• Movie
  • 2009
  • 0
  • 1h 36m

8.3 Avg. rating

1.1M No. of votes

804 Popularity (↓40)

Genres: Animation, Adventure, Comedy, Drama, Family

Plot: 78-year-old Carl Fredricksen travels to Paradise Falls in his house equipped with balloons, inadvertently taking a young stowaway.

Directors: Pete Docter, Bob Peterson

Writers: Pete Docter, Bob Peterson, Tom McCarthy

Stars: Edward Asner, Jordan Nagai, John Ratzenberger



Edward Asner and Jordan Nagai in Oben (2009)
Edward Asner and Jordan Nagai in Oben (2009)
Edward Asner, Bob Peterson, and Jordan Nagai in Oben (2009)
Edward Asner, Bob Peterson, and Jordan Nagai in Oben (2009)
Edward Asner, Bob Peterson, and Jordan Nagai in Oben (2009)
Oben (2009)
Edward Asner, Bob Peterson, and Jordan Nagai in Oben (2009)
Jeremy Leary and Elie Docter in Oben (2009)
Edward Asner and Jordan Nagai in Oben (2009)
Oben (2009)
Christopher Plummer in Oben (2009)
Edward Asner in Oben (2009)
Jordan Nagai in Oben (2009)


Did you know


Before the film's worldwide release date, Pixar granted a wish from 10-year-old Colby Curtin to see the movie before she died. Colby had been diagnosed with cancer and was too sick to go to a theater. A Pixar employee flew to the Curtins' house with a DVD of the finished film and screened it for her and her family. Curtin died seven hours later at 9:20 pm, shortly after seeing the movie.


The age time-lines of the characters don't add up. When we see Carl as a child, Charles Muntz is a late middle aged man. But when they meet, they are about the same age. This is because the plot was slightly different in an earlier version of the movie. In that version, the birds' eggs would keep you alive for ever if you ate them, which is why Muntz was so interested in the bird, and the reason why he is still alive when Carl meets him. Pixar eventually decided to drop the concept about the eggs, but by then it was too late to change the part about Muntz still being alive and healthy. So they kept him in the final version and deliberately ignored that he should actually have been decades older than Carl.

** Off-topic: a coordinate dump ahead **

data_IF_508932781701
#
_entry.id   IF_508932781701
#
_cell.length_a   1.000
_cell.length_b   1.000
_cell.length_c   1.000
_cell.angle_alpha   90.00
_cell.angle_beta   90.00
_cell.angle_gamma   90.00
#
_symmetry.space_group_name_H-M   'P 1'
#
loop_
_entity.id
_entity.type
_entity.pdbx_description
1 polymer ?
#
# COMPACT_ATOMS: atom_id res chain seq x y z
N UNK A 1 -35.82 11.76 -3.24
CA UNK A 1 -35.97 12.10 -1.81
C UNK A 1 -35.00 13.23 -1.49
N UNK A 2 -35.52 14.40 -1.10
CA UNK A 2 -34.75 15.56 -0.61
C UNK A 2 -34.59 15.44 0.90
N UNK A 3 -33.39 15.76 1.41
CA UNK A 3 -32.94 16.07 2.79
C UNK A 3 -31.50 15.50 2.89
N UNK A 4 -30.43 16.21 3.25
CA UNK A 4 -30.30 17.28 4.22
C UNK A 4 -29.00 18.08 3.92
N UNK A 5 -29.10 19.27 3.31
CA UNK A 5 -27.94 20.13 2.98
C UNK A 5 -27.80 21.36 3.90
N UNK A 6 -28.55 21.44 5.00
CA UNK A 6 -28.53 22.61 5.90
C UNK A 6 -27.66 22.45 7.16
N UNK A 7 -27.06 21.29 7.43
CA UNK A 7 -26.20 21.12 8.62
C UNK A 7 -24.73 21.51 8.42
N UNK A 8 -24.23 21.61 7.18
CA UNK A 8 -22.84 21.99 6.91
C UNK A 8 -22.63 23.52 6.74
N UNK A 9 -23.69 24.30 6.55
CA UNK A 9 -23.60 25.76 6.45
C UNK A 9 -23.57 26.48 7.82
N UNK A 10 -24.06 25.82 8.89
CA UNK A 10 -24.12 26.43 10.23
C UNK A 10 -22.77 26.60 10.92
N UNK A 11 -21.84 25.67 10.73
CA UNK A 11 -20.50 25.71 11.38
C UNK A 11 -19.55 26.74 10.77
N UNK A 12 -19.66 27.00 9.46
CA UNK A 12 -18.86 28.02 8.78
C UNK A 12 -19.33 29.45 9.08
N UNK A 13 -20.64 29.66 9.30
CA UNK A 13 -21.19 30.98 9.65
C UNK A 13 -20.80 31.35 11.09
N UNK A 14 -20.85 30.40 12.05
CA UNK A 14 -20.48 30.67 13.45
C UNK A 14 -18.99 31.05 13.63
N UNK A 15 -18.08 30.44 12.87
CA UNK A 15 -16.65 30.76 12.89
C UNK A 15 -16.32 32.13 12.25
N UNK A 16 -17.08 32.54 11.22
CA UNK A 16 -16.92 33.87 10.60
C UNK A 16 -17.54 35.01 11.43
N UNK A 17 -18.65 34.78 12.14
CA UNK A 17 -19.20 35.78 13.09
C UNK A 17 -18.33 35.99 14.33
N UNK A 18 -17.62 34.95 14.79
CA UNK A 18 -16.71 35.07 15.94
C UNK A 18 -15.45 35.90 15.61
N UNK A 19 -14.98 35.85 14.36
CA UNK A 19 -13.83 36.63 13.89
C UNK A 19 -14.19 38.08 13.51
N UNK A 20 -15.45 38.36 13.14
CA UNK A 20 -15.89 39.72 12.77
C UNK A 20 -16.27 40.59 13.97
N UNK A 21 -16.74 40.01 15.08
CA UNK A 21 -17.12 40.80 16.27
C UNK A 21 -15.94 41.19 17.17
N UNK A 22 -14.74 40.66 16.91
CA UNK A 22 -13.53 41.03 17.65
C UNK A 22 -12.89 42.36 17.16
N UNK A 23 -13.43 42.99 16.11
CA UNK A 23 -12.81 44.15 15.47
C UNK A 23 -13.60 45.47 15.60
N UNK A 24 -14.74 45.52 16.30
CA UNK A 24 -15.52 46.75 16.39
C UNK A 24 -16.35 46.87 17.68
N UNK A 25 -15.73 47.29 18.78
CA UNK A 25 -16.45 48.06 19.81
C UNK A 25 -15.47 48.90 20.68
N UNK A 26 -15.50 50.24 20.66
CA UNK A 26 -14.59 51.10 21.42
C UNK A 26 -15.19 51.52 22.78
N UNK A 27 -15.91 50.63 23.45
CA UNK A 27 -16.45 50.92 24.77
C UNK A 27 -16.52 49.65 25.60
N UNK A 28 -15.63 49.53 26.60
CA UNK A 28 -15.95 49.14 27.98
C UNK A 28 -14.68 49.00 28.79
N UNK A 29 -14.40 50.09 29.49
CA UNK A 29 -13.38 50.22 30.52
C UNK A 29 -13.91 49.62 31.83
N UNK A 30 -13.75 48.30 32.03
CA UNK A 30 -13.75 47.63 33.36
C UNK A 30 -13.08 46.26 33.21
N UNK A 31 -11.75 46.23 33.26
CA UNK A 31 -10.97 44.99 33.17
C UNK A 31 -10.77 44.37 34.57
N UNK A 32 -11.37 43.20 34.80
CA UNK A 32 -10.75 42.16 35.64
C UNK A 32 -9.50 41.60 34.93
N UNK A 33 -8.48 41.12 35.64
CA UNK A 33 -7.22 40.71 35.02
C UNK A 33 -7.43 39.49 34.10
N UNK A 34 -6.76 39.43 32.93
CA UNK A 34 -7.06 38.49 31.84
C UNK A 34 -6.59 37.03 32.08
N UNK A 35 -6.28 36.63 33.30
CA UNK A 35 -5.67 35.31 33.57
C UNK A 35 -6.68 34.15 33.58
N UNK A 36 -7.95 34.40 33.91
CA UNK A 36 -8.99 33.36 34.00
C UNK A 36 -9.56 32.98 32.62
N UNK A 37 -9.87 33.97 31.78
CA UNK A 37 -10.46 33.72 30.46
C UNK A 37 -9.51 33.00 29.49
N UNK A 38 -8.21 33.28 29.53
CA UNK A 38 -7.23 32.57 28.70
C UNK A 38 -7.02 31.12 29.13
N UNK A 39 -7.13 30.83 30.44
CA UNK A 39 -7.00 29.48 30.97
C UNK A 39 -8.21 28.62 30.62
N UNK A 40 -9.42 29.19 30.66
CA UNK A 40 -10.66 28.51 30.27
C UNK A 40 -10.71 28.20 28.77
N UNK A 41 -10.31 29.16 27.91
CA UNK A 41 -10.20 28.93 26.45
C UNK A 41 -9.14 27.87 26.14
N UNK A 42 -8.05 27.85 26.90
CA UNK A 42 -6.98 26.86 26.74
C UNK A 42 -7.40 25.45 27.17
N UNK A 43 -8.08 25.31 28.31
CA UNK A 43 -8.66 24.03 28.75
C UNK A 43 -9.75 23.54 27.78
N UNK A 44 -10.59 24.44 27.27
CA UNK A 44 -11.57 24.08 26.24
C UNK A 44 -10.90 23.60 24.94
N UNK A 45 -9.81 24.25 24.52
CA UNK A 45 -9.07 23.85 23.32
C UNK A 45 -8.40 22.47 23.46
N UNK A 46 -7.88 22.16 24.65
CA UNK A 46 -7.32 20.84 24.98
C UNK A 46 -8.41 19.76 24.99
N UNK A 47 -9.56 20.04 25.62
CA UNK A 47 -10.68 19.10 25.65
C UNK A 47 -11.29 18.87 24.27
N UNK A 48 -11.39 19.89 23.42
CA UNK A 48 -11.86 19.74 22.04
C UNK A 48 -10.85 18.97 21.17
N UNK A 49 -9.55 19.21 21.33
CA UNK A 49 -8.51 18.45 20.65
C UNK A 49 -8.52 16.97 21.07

[Carl, in his once-again airborne house, suddenly hears a knock at the front door]

Carl Fredricksen [Surprised] : Russell?

[opens the door to find Dug on his doorstep and is very happy]

Carl Fredricksen [Smiles] : Dug!

Dug [Looking sad] : I was hiding under your porch because I love you. Can I stay?

Carl Fredricksen [Delightfully] : Can you stay? Why, you're my dog, aren't you? And I'm your master!

Dug [His sadness turns to happiness. As he happily wags his tail] : You are my master? Oh, boy! Oh, boy!

[lunges forward and covers Carl in slobbery kisses]

Carl Fredricksen [laughing] : Good boy, Dug. You're a good boy.

Crazy credits

The photographs of characters shown during the end credits thematically match the crew members' positions, as do the "Wilderness Explorer" badges that also appear.

Alternate versions

In international prints, the label on the savings jar for Paradise Falls bears a drawing of said place as opposed to text.


Edited into Dug's Special Mission (2009)



(uncredited) (1875)
from "Carmen"
Composed by Georges Bizet
Arranged by Michael Giacchino


Real tear jerker opening
Carl Fredricksen (Ed Asner) as a young quiet kid idolized explorer Charles Muntz (Christopher Plummer) and his discovery of Paradise Falls. Ellie is much more animated and also a great fan of Muntz. Together they would marry and live their lives together until the day she dies. Now Carl is hounded by a property developer and forced to go to a retirement home. Instead he ties a sea of helium balloons to his home and float away to Paradise Falls. Wilderness Explorer scout Russell who's trying to get an Assisting the Elderly badge gets dragged along on the adventure.

The first part of this movie is a real tear jerker. When Carl and Ellie's lives flash through the years, all the heart breaks and all the love just jump off the screen. Then there is comedy as the journey to Paradise Falls starts. The movie gets very surreal with dog translators, and a very colorful bird. The villain is a bit too villainy. The story gets too serious at times. But it ends almost as emotionally as it starts. It is one of the best of Pixar.

Rated 9/10 by SnoopyStyle on Dec 30, 2013.

53 upvotes, 0 downvotes


Top rated (#112)

Won 2 Oscar (out of 3 nominations)

81 wins and 88 nominations in total

View all awards



Release date: (Germany)

Countries of origin: United States

Official sites: Official Facebook, Official site

Languages: English

Also known as: Up

Filming locations: Pixar Animation Studios - 1200 Park Avenue, Emeryville, California, USA

Production companies: Pixar Animation Studios, Walt Disney Pictures

Box office

Budget: $175,000,000

Gross US & Canada: $293,004,164

Opening weekend US & Canada: $68,108,790 (May 31, 2009)

Gross worldwide: $735,102,136

Technical specs

Runtime: 1h 36m

Color: Color

Sound mix: SDDS, Dolby Digital, Dolby Atmos, Dolby Surround 7.1

Aspect ratio: 1.85 : 1